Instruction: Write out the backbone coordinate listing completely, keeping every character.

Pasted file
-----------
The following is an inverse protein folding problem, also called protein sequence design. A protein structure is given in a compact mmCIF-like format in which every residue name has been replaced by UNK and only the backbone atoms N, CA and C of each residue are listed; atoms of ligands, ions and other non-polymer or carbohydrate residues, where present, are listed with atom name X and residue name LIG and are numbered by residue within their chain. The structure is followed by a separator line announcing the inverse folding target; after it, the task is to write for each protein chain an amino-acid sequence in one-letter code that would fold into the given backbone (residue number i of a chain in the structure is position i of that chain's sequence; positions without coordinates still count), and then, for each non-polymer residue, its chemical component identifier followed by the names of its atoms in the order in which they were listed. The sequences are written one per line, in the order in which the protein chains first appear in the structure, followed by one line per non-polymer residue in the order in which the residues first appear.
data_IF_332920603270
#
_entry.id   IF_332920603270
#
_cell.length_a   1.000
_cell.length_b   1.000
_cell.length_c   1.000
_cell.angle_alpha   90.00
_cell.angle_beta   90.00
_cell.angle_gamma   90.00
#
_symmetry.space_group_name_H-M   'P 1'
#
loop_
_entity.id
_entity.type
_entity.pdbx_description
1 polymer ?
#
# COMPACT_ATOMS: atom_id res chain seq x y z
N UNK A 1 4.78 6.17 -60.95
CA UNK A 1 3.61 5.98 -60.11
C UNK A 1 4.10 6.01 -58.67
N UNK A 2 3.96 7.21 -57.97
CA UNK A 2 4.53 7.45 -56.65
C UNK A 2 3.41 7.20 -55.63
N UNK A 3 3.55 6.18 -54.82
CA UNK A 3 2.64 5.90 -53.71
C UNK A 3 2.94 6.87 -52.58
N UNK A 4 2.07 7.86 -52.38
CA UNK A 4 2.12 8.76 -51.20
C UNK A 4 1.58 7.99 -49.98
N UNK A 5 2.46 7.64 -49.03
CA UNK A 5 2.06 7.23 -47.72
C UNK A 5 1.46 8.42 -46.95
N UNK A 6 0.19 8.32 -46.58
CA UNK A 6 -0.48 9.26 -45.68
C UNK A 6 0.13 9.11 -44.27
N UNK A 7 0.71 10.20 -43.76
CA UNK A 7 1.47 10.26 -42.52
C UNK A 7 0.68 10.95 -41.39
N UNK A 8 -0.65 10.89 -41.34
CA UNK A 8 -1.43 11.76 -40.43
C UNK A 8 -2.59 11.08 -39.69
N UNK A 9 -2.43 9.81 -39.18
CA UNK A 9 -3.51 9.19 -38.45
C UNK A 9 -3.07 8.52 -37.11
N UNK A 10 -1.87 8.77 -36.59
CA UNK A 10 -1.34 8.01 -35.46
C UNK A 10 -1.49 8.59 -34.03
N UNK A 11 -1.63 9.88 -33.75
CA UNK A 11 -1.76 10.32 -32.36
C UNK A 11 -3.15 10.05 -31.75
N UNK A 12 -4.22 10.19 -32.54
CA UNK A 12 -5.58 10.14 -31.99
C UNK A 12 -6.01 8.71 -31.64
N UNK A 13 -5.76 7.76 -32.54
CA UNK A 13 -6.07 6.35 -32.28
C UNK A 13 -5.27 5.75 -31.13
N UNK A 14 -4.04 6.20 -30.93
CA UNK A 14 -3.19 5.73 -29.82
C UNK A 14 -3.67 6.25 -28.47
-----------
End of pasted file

The following is an inverse protein folding problem, also called protein sequence design. A protein structure is given in a compact mmCIF-like format in which every residue name has been replaced by UNK and only the backbone atoms N, CA and C of each residue are listed; atoms of ligands, ions and other non-polymer or carbohydrate residues, where present, are listed with atom name X and residue name LIG and are numbered by residue within their chain. The structure is followed by a separator line announcing the inverse folding target; after it, the task is to write for each protein chain an amino-acid sequence in one-letter code that would fold into the given backbone (residue number i of a chain in the structure is position i of that chain's sequence; positions without coordinates still count), and then, for each non-polymer residue, its chemical component identifier followed by the names of its atoms in the order in which they were listed. The sequences are written one per line, in the order in which the protein chains first appear in the structure, followed by one line per non-polymer residue in the order in which the residues first appear.
data_IF_332920603270
#
_entry.id   IF_332920603270
#
_cell.length_a   1.000
_cell.length_b   1.000
_cell.length_c   1.000
_cell.angle_alpha   90.00
_cell.angle_beta   90.00
_cell.angle_gamma   90.00
#
_symmetry.space_group_name_H-M   'P 1'
#
loop_
_entity.id
_entity.type
_entity.pdbx_description
1 polymer ?
#
# COMPACT_ATOMS: atom_id res chain seq x y z
N UNK A 1 4.78 6.17 -60.95
CA UNK A 1 3.61 5.98 -60.11
C UNK A 1 4.10 6.01 -58.67
N UNK A 2 3.96 7.21 -57.97
CA UNK A 2 4.53 7.45 -56.65
C UNK A 2 3.41 7.20 -55.63
N UNK A 3 3.55 6.18 -54.82
CA UNK A 3 2.64 5.90 -53.71
C UNK A 3 2.94 6.87 -52.58
N UNK A 4 2.07 7.86 -52.38
CA UNK A 4 2.12 8.76 -51.20
C UNK A 4 1.58 7.99 -49.98
N UNK A 5 2.46 7.64 -49.03
CA UNK A 5 2.06 7.23 -47.72
C UNK A 5 1.46 8.42 -46.95
N UNK A 6 0.19 8.32 -46.58
CA UNK A 6 -0.48 9.26 -45.68
C UNK A 6 0.13 9.11 -44.27
N UNK A 7 0.71 10.20 -43.76
CA UNK A 7 1.47 10.26 -42.52
C UNK A 7 0.68 10.95 -41.39
N UNK A 8 -0.65 10.89 -41.34
CA UNK A 8 -1.43 11.76 -40.43
C UNK A 8 -2.59 11.08 -39.69
N UNK A 9 -2.43 9.81 -39.18
CA UNK A 9 -3.51 9.19 -38.45
C UNK A 9 -3.07 8.52 -37.11
N UNK A 10 -1.87 8.77 -36.59
CA UNK A 10 -1.34 8.01 -35.46
C UNK A 10 -1.49 8.59 -34.03
N UNK A 11 -1.63 9.88 -33.75
CA UNK A 11 -1.76 10.32 -32.36
C UNK A 11 -3.15 10.05 -31.75
N UNK A 12 -4.22 10.19 -32.54
CA UNK A 12 -5.58 10.14 -31.99
C UNK A 12 -6.01 8.71 -31.64
N UNK A 13 -5.76 7.76 -32.54
CA UNK A 13 -6.07 6.35 -32.28
C UNK A 13 -5.27 5.75 -31.13
N UNK A 14 -4.04 6.20 -30.93
CA UNK A 14 -3.19 5.73 -29.82
C UNK A 14 -3.67 6.25 -28.47